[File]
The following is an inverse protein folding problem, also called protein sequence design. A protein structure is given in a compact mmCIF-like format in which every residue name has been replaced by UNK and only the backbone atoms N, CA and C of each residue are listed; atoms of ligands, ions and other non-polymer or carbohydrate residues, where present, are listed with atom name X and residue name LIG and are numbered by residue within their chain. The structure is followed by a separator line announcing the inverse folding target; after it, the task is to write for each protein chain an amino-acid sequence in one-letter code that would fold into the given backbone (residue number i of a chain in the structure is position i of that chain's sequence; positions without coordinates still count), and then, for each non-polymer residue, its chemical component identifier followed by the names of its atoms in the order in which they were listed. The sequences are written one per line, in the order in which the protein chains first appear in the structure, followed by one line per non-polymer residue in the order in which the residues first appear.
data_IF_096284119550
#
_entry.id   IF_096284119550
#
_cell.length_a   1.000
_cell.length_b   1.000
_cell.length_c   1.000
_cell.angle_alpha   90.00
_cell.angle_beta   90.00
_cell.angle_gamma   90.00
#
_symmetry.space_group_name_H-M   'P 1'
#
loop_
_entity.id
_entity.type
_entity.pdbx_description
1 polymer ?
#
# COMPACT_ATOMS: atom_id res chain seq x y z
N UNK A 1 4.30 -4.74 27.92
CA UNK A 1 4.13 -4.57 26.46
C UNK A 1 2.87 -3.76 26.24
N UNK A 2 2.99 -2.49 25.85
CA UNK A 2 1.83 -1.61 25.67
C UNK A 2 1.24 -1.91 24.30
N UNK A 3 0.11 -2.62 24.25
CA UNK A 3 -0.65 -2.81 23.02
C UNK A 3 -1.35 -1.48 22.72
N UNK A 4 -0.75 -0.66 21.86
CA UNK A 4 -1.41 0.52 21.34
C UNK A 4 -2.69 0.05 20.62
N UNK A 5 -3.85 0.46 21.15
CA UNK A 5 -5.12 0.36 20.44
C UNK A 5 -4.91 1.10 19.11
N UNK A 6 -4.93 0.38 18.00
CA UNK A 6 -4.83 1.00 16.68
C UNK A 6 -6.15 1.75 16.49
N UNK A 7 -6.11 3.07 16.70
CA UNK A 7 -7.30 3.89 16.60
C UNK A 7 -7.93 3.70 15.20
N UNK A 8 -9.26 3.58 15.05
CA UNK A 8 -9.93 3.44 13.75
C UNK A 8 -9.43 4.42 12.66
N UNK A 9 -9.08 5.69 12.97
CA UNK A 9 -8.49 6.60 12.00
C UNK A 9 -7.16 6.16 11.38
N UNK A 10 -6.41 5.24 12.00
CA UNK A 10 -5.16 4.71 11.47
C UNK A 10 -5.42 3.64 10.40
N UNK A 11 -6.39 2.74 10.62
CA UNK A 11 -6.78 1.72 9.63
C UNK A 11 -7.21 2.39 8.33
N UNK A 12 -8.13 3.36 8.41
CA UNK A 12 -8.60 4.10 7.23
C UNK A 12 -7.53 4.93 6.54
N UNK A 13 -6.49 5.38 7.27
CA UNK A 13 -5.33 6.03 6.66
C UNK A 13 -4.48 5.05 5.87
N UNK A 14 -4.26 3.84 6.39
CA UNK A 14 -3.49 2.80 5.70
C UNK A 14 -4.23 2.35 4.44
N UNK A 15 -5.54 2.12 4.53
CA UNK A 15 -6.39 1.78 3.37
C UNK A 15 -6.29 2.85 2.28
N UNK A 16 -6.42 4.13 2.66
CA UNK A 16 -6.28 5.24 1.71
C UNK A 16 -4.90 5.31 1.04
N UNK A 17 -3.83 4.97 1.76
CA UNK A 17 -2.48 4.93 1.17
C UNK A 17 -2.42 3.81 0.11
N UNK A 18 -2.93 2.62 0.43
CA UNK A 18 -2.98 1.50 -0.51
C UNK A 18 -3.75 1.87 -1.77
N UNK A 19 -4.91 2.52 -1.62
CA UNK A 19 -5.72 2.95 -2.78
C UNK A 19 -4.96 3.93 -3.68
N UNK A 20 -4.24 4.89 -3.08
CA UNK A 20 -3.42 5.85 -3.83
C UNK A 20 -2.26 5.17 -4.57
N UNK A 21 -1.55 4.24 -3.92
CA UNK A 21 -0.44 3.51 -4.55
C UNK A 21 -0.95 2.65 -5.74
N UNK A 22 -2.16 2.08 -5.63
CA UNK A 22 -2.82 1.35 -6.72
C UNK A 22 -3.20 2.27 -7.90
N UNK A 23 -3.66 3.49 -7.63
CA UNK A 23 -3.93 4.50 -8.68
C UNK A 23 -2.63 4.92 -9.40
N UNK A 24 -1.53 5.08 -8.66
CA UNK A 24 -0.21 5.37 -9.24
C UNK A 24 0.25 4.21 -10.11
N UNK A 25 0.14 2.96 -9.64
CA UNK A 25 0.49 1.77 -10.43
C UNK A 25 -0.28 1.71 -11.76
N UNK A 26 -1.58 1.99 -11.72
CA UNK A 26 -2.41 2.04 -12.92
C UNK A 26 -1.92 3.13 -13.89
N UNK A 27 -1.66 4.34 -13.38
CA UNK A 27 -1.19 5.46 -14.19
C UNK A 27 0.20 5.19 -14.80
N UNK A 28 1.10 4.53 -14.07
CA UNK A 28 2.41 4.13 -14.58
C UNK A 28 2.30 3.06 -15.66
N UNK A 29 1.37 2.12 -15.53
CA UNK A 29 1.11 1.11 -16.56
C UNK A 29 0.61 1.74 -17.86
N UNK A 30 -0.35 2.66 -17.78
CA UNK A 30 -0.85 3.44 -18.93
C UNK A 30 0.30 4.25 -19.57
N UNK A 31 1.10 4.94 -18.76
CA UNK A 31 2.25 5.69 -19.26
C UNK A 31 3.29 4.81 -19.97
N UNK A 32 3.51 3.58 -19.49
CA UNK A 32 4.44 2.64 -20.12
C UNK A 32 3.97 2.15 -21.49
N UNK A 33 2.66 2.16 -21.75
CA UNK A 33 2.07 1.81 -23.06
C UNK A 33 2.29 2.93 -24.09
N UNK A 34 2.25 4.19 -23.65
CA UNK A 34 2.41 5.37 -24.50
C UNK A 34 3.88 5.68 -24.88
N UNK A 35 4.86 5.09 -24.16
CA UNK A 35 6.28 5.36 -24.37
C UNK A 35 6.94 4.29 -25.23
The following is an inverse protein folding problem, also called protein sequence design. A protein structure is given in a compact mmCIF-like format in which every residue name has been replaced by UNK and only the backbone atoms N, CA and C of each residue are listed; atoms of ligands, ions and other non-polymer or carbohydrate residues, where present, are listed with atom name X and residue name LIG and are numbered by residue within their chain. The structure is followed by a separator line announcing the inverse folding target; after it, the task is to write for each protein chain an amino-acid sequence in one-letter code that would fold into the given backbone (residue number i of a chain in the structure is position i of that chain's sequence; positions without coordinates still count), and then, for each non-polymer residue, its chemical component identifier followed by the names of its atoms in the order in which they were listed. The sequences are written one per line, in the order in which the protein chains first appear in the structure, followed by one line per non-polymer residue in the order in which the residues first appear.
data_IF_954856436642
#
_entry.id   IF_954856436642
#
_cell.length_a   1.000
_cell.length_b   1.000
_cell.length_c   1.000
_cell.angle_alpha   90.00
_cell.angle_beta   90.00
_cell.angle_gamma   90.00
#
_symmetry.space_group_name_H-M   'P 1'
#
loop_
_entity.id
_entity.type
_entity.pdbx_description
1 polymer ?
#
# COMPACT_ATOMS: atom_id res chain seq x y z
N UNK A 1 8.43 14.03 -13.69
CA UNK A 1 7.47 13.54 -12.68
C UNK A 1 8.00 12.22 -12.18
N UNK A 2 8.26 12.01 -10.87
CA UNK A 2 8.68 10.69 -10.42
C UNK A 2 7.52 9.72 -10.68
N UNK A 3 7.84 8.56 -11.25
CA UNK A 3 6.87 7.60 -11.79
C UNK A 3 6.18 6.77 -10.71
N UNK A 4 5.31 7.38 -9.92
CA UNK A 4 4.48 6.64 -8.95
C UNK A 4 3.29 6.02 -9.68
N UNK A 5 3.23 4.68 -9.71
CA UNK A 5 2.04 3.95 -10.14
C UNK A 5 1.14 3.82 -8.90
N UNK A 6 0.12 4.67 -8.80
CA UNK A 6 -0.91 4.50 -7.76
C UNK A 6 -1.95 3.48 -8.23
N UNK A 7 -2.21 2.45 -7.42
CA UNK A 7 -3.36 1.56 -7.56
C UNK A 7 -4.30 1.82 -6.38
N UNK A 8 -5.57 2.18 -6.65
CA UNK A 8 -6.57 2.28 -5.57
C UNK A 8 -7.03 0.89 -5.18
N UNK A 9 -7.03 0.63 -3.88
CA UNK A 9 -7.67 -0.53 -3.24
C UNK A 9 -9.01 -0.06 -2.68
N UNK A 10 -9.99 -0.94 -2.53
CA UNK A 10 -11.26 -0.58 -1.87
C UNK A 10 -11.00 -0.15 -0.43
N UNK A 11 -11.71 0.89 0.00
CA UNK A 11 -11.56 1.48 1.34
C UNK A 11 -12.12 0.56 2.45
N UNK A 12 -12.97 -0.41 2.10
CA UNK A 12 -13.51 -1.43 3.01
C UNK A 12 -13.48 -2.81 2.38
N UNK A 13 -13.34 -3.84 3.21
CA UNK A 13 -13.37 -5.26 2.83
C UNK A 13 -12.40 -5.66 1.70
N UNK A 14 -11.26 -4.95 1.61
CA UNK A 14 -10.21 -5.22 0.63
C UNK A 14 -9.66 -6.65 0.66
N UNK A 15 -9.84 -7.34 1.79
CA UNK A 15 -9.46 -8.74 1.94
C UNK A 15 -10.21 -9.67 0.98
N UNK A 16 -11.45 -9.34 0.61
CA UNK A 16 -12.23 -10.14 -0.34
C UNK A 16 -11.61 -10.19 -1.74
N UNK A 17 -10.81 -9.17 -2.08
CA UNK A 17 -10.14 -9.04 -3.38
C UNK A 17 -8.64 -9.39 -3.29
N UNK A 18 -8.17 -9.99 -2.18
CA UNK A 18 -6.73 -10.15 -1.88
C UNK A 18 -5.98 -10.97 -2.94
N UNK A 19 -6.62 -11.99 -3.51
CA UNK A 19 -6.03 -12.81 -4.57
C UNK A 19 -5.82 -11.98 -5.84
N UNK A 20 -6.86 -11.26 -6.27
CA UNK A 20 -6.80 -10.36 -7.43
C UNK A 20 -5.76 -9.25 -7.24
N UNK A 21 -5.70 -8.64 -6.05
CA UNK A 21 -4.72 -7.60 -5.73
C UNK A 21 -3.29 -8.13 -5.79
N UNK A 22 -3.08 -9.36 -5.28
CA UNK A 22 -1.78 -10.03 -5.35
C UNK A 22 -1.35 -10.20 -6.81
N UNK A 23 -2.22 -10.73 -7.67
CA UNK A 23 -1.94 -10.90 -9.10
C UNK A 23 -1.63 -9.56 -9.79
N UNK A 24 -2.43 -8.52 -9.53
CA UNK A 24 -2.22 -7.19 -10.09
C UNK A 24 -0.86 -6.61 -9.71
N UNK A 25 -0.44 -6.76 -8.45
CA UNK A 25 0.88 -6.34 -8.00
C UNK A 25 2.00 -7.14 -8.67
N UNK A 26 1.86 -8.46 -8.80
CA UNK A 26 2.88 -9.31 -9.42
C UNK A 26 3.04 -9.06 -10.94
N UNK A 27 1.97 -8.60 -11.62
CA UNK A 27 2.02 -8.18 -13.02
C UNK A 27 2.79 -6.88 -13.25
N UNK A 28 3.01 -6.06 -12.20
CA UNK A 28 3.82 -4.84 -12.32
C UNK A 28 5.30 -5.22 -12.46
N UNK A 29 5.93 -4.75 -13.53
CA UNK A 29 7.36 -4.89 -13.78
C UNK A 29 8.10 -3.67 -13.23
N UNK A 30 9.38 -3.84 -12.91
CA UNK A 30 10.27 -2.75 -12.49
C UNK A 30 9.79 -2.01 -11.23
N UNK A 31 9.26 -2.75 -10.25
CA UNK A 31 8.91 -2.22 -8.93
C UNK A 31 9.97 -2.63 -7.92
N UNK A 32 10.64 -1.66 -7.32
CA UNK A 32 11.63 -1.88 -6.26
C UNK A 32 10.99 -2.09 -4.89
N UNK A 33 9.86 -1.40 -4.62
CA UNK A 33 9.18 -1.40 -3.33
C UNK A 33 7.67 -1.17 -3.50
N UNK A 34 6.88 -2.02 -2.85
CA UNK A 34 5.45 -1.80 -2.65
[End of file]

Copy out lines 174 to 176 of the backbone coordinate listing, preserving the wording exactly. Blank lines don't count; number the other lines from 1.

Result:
C UNK A 9 -9.01 -0.06 -2.68
N UNK A 10 -9.99 -0.94 -2.53
CA UNK A 10 -11.26 -0.58 -1.87